COLBERT: Infusing the message of Sacramentum Caritatis to youth

January 14, 2020

In his 2007 post-synodal apostolic exhortation Sacramentum Caritatis, Pope Benedict XVI reminds us that “the Christian faithful need a fuller understanding of the relationship between the Eucharist and their daily lives. Eucharistic spirituality is not just participation in Mass and devotion to the Blessed Sacrament. It embraces the whole of life.”

As we begin a new decade of ministering to young people and their families, I believe that this insight from the Bishops Synod on the Eucharist continues to ring true. Scott Appleby, a church historian at the University of Notre Dame, puts it another way, “older Catholics must be restored to, and younger Catholics introduced to, a sense of Catholicism as a comprehensive way of life.”

Over the past year and a half, the staff of the Office of Adolescent Catechesis and Evangelization, in concert with our dedicated parish youth ministry leaders, has explored how we might meet these challenges in this new decade. This process has led us to re-envision much of our work. Allow me to share some of those highlights with you.

We are incredibly proud of a new initiative, made possible by Daniel Cardinal DiNardo’s support through the Shepherd’s Cup, a new Certificate Program in Spanish designed to support and resource the large Spanish speaking community in our Archdiocese. Under the capable leadership of Norma Torok, this initiative has not only provided a valuable resource for our parishes but has also been a catalyst for engaging with the numerous Hispanic movements in the Archdiocese.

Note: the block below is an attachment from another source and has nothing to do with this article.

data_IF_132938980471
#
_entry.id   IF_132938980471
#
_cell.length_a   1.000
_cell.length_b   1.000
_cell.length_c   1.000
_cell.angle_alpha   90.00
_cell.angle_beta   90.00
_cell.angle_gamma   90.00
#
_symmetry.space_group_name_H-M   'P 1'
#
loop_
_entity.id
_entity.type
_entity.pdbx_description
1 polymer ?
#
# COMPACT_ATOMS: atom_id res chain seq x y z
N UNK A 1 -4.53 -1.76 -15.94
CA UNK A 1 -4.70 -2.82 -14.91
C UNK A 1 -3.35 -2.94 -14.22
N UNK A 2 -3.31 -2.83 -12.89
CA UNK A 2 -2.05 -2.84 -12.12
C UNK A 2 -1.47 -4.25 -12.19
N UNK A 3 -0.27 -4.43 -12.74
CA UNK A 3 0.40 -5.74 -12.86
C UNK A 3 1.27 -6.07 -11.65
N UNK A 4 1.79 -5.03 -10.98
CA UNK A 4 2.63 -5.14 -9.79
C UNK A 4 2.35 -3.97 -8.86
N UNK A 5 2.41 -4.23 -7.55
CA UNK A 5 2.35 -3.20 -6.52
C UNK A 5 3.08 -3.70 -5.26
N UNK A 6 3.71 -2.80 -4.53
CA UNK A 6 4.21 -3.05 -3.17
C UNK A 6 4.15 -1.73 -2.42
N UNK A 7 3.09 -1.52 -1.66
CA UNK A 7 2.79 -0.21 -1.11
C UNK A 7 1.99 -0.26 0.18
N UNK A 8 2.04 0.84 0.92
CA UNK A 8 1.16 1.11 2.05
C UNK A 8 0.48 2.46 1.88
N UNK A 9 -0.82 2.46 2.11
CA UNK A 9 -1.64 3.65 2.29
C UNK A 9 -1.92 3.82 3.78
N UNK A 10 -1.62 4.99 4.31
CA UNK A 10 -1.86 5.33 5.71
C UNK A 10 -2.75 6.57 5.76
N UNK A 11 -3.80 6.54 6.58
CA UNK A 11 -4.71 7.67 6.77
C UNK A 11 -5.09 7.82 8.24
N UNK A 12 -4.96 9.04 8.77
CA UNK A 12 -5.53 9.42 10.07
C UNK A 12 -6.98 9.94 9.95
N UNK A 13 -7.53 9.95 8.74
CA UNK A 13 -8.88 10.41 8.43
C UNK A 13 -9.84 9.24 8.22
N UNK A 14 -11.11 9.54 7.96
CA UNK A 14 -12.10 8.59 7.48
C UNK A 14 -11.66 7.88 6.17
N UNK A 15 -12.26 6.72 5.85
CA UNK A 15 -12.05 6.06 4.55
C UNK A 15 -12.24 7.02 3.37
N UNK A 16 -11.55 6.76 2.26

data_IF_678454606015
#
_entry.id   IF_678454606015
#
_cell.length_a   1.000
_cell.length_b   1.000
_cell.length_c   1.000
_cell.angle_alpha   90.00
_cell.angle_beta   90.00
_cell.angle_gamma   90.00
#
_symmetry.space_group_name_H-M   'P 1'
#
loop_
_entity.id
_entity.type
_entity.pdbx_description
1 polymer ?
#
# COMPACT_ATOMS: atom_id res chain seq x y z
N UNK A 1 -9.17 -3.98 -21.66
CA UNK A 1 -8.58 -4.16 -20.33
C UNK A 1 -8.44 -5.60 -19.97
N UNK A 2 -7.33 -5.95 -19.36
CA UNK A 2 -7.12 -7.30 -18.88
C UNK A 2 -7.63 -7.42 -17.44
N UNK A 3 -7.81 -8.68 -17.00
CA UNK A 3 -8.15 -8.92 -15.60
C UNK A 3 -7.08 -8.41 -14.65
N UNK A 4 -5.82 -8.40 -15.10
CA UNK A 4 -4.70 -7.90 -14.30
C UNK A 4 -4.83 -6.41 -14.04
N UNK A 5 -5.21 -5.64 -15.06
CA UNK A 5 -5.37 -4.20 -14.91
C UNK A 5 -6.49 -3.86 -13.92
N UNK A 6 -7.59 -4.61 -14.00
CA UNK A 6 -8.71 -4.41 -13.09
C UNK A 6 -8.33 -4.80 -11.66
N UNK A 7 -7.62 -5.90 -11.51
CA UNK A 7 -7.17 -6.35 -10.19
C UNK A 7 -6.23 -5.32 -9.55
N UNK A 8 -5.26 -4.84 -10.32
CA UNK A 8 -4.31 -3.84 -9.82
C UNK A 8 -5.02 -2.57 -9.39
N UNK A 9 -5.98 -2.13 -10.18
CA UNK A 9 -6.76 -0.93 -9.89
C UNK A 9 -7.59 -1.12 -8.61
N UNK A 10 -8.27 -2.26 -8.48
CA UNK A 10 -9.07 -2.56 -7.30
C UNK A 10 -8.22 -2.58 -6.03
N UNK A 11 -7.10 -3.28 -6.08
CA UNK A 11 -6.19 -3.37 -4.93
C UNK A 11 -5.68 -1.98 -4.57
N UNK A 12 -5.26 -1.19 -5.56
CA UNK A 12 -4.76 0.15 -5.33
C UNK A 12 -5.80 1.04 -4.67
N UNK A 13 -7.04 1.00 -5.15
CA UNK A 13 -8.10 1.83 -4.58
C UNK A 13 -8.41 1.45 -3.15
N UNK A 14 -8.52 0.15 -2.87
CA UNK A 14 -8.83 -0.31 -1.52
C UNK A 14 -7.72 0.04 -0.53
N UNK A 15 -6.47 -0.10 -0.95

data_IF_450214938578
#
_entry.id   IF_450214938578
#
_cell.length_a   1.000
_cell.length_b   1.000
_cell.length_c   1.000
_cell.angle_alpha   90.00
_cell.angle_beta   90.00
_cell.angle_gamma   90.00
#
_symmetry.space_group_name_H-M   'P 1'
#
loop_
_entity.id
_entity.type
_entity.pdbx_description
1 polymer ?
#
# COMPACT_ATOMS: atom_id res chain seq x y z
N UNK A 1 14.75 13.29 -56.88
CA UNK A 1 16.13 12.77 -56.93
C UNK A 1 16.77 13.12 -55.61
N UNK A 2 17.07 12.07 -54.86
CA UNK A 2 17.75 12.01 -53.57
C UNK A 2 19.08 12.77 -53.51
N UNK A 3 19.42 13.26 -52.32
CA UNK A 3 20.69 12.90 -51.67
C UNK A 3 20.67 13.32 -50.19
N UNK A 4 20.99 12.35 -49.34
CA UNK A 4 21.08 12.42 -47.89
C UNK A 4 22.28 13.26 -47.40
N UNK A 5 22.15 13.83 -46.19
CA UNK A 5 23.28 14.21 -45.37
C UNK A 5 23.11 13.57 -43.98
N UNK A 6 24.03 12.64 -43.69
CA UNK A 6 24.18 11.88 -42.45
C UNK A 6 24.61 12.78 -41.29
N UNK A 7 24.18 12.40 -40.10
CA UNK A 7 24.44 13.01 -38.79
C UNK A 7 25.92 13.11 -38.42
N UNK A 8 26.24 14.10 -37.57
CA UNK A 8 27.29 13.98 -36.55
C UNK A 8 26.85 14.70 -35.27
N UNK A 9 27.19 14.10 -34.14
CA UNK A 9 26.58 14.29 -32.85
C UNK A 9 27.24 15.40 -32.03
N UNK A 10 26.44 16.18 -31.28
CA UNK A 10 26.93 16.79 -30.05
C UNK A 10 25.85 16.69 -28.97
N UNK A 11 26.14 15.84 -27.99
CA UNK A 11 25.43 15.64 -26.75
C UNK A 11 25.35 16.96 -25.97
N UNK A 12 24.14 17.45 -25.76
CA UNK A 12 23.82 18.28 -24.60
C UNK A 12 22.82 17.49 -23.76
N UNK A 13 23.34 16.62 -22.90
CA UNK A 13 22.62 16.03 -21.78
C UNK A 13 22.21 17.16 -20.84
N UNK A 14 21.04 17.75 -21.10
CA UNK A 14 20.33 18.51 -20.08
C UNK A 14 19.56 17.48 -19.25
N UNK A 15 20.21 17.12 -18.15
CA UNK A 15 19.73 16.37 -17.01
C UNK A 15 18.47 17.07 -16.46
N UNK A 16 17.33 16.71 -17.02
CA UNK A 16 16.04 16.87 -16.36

Norma and her team have been able to infuse the message of Sacramentum Caritatis throughout their work. Our formation in English is currently being examined and updated to reflect the new generation of young people, the message of Sacramentum Caritatis and the many insights of Pope Francis in his post-synodal apostolic exhortation Christus Vivit.

Key to this revision is Pope Francis’s strong emphasis on accompaniment. In other words, walking alongside young people, as Jesus did on the road to Emmaus (Luke 24:13-35). Although formal catechesis is critical, journeying with young people is equally as essential. It is in this accompaniment that they can experience through their adult leaders what it means to live a Eucharistic spirituality truly.

A key initiative that we are undertaking to respond to Sacramentum Caritatis, in collaboration with the staff of the Office of Worship, under the leadership of Sandy Higgins, is the development of training, resources and guidelines that will provide youth ministry leaders with the knowledge and tools they will need to assist young people in developing a well-grounded Eucharistic spirituality. Finally, we know that all the research on young people who become lifelong disciples makes clear that the number one impact on young peoples’ faith is their parents. With that in mind, we will be collaborating with other offices in the chancery to address the faith development of families.

In the midst of this work, we keep in mind that Christ is already alive in the young Church. When we minister to and with young people, we do so acknowledging that “Each young person’s heart should thus be considered ‘holy ground,’ a bearer of seeds of divine life, before which we must ‘take off our shoes’ in order to draw near and enter more deeply into the Mystery.” Pope Francis, Christus Vivit 67

We are entering 2020 with a clear vision of how we will continue our mission of “Providing leadership, formation and resources in Comprehensive Youth Ministry for parishes to effectively form adolescents into lifelong disciples in the Catholic tradition.”

We bear witness to all we encounter in our ministry that “Christ is Alive!”

Tim Colbert is the director of the Office of Adolescent Catechesis and Evangelization.